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What We Believe?

Some resources on learning more about the teachings of the Catholic Church, but we always encourage growing in our faith with others. Sign up for one of our groups dedicated to growing in faith and teachings of the church here.

Holy Bible

  • The Catholic Church finally agreed on which writings should go into the Bible at the Council of Rome in 382 AD during the time of Pope Damasus.

  • Damasus encouraged St. Jerome to translate the Scriptures into Latin since Latin was the common language of all educated people.

  • Throughout the Middle Ages, portions of the Scriptures were translated into vernacular languages.

  • In the mid-1400s, the Bible started to be translated into European languages more widely.

  • In the 16th century, some Reformers published Bibles with bits missing, faulty translation work, and subversive notes.

  • The authorities tried to regulate which Bibles were acceptable in order to control erroneous teaching.

  • Throughout the years, the Catholic Church encouraged Bible reading, but kept control of the interpretation of the Bible as part of the Church’s inspired authority to teach the truth and preserve the unity of the Church.

  • Pope Leo XIII published a letter in 1893 encouraging Bible study.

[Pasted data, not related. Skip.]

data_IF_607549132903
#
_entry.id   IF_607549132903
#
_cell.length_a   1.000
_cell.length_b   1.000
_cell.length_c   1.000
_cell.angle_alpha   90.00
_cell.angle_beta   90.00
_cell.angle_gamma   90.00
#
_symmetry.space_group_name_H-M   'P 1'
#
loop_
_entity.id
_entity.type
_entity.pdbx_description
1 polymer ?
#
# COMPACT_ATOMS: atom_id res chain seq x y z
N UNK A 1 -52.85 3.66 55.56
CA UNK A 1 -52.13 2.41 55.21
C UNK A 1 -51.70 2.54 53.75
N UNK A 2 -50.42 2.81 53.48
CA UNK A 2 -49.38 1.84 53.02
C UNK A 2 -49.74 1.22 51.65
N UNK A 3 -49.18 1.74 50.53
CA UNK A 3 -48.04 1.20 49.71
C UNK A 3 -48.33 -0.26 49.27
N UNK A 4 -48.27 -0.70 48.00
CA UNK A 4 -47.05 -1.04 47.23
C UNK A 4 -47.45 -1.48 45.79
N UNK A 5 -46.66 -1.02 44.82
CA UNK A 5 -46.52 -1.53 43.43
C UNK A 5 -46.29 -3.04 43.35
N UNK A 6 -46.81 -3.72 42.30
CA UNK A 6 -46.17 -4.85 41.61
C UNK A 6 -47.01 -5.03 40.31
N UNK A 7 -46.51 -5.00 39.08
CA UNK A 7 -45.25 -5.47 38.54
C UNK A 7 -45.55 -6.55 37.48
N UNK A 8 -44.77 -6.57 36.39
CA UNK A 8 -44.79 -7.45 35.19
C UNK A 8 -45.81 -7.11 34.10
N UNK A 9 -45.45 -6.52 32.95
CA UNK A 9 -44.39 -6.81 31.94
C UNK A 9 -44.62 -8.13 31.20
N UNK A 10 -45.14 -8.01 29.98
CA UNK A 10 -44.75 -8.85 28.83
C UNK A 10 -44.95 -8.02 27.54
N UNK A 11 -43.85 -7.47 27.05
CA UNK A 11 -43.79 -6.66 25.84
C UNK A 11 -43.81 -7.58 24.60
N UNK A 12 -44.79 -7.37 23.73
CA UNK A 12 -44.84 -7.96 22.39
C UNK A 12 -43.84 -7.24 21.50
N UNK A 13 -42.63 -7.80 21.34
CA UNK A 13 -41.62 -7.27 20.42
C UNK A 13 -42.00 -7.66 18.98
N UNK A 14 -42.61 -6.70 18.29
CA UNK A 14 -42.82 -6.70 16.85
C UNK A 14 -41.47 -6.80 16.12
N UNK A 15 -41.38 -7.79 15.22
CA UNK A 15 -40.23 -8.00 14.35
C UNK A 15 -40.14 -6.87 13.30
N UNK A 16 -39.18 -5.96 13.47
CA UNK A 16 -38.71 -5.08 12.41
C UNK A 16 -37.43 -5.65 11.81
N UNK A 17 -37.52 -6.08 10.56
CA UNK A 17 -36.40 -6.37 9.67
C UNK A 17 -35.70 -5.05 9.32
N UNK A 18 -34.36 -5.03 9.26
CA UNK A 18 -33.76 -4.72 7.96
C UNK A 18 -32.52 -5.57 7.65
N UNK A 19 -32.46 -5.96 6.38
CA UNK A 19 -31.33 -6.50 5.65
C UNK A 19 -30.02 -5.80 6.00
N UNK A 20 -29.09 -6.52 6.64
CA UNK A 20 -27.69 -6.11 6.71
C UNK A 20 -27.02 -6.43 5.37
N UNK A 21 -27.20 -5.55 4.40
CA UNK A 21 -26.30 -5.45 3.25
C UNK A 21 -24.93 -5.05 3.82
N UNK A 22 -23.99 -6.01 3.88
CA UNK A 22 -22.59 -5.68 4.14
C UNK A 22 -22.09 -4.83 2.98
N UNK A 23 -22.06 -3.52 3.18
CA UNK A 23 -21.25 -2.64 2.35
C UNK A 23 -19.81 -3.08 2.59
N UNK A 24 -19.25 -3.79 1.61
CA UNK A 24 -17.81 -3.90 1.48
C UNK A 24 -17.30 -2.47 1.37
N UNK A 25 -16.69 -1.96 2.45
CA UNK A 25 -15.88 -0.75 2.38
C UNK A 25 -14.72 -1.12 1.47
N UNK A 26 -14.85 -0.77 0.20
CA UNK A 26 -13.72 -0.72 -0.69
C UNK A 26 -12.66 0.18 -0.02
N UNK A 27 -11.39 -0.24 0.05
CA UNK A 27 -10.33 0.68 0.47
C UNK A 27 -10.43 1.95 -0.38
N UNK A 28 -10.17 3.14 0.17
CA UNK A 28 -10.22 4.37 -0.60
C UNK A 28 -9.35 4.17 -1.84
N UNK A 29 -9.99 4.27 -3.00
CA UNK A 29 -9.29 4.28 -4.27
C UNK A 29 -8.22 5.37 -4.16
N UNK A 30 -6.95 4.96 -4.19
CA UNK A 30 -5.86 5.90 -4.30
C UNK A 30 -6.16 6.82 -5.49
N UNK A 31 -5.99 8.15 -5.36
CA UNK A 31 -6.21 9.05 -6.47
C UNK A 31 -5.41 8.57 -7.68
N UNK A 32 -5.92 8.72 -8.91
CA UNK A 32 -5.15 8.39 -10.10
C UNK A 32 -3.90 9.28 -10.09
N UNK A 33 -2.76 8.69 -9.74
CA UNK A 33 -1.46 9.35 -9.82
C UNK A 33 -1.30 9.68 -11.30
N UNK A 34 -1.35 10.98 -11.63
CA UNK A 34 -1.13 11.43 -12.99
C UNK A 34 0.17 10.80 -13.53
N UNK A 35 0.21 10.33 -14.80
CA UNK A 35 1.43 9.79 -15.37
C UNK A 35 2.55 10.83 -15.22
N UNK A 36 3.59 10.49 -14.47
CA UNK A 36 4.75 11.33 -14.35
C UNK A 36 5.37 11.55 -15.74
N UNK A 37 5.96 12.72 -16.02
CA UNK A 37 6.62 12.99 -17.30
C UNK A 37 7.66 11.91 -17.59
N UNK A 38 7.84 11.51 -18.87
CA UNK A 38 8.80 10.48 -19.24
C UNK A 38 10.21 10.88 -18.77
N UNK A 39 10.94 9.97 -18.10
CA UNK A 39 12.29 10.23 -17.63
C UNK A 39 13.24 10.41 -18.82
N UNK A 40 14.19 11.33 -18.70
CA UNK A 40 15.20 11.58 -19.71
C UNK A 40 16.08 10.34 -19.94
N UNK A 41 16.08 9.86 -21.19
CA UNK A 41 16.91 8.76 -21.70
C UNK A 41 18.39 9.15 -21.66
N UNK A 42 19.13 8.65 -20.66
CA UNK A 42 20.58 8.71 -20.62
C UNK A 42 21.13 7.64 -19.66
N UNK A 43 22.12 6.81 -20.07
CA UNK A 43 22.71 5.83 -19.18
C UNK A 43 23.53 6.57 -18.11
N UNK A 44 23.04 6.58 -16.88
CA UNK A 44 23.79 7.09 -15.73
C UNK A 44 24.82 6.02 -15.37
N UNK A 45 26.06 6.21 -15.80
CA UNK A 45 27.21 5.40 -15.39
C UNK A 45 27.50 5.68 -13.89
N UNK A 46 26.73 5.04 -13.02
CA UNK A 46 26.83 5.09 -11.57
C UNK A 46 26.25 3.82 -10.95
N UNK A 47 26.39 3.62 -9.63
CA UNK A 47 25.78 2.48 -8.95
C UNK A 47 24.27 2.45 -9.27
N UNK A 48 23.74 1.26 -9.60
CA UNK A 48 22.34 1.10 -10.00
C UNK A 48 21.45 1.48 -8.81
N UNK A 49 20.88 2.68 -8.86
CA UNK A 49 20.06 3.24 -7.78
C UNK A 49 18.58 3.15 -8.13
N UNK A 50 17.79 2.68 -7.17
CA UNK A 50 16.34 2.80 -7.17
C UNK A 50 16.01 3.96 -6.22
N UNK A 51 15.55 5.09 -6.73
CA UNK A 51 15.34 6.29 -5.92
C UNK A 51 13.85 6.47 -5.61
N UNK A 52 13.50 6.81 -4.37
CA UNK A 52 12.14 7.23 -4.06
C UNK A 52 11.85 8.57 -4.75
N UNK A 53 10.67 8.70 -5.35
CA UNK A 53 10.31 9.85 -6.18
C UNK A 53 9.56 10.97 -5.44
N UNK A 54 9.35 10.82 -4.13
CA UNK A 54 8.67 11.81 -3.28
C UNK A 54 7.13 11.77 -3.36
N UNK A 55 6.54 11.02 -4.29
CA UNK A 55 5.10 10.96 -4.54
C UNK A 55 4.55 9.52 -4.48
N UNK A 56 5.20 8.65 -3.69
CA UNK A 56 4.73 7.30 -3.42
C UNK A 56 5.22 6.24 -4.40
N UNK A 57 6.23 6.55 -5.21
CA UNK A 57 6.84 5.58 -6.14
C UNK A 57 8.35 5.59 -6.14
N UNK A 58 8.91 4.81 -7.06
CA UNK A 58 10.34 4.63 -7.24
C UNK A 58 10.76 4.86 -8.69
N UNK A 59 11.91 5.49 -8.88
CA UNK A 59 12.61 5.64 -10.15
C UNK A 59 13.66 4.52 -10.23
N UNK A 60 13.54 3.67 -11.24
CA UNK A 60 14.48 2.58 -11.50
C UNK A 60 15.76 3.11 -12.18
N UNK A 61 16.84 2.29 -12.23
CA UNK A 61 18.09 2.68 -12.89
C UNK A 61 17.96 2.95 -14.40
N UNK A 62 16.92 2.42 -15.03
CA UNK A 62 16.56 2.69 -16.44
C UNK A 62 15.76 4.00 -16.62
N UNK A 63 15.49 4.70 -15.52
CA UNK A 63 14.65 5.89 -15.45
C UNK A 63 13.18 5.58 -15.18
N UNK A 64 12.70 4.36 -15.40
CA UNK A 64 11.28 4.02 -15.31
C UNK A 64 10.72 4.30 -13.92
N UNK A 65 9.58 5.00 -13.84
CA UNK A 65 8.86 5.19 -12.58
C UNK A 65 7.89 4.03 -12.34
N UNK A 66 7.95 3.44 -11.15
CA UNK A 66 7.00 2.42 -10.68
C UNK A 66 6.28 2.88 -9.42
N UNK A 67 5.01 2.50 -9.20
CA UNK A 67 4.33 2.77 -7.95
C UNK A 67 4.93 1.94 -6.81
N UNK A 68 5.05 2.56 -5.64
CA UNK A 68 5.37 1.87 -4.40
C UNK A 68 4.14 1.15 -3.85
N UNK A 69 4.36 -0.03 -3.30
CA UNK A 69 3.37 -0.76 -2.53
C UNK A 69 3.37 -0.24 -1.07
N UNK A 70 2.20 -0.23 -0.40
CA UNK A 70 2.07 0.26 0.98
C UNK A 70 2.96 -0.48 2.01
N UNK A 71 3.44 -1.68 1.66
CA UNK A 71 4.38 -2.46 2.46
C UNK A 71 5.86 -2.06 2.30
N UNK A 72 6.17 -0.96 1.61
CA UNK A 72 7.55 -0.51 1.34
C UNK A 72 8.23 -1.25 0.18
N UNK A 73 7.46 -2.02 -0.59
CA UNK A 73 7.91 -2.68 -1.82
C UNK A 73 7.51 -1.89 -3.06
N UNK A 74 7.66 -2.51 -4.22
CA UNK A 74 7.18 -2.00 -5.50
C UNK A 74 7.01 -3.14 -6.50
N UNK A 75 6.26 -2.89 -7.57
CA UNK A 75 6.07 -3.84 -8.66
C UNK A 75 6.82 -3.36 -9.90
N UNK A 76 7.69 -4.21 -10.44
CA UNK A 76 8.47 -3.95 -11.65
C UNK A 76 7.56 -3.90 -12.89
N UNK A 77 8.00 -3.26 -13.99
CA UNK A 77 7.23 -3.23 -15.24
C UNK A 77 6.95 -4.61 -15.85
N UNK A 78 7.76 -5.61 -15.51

• Pius XII in 1943 also encouraged the faithful to study and love the Bible.

  • The second Vatican Council in the 1960s encouraged all the clergy and people to study the Bible faithfully.

Brief history of bible from Cruxnow

Catechism of the Catholic Church

The Catechism contains the essential and fundamental content of the Catholic faith in a complete and summary way. It presents what Catholics throughout the world believe in common. It presents these truths in a way that facilitates their understanding.

The Catechism presents Catholic doctrine within the context of the Church's history and tradition. Frequent references to Sacred Scripture, the writings of the Fathers, the lives and writings of the saints, conciliar and papal documents and liturgical texts enrich the Catechism in a way that is both inviting and challenging. There are over three thousand footnotes in the Catechism.

United States Council of Catholic Bishops "What we Believe"

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